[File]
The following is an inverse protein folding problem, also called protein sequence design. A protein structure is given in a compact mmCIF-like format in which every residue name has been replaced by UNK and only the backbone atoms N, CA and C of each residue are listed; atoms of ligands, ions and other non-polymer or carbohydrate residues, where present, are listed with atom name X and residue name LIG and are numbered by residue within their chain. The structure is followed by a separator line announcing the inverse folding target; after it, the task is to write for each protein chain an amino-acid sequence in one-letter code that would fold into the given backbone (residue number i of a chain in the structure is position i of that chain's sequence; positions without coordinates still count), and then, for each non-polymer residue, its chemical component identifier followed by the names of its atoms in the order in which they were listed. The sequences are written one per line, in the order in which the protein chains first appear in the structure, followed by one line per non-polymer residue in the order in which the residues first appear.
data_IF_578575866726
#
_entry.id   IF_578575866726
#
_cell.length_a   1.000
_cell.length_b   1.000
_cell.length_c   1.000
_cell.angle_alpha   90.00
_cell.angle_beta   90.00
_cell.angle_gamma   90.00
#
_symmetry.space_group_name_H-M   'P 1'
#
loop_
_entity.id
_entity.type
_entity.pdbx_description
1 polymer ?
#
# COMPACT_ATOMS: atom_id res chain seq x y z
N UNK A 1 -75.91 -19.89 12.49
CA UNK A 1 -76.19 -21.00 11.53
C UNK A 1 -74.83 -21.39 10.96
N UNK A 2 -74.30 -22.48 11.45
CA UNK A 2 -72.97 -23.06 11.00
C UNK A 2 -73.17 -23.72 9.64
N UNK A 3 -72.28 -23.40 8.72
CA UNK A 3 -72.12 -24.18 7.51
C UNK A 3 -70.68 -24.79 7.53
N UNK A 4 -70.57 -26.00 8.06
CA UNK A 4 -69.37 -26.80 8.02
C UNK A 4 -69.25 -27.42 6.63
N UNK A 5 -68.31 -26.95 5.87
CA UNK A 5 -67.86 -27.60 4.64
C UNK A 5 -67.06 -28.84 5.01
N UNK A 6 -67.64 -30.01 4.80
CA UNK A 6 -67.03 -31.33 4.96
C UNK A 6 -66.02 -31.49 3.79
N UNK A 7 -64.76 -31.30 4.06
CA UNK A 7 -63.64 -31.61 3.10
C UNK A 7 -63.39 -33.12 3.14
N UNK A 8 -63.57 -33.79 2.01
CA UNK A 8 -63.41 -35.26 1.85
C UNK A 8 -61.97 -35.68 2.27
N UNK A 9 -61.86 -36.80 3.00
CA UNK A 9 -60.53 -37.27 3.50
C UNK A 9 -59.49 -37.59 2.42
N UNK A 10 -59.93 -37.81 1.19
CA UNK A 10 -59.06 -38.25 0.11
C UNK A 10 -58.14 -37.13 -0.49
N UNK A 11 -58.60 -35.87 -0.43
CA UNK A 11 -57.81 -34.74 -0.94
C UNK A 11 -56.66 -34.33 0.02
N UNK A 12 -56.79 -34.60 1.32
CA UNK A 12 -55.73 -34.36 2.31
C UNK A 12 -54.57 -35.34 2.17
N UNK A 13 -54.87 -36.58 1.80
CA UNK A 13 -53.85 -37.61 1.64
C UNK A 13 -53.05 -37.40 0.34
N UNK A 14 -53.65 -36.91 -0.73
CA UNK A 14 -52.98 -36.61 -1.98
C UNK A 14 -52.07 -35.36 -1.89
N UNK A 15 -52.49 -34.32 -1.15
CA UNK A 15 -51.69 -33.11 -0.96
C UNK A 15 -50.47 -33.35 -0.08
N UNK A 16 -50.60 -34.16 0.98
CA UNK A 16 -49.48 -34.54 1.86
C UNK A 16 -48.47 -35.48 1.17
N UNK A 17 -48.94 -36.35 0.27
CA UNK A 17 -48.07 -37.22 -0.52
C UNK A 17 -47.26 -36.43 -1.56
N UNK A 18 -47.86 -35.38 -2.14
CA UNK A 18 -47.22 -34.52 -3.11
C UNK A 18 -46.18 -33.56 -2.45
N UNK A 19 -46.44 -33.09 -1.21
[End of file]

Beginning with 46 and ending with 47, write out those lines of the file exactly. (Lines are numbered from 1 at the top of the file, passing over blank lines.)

N UNK A 9 -61.86 -36.80 3.00
CA UNK A 9 -60.53 -37.27 3.50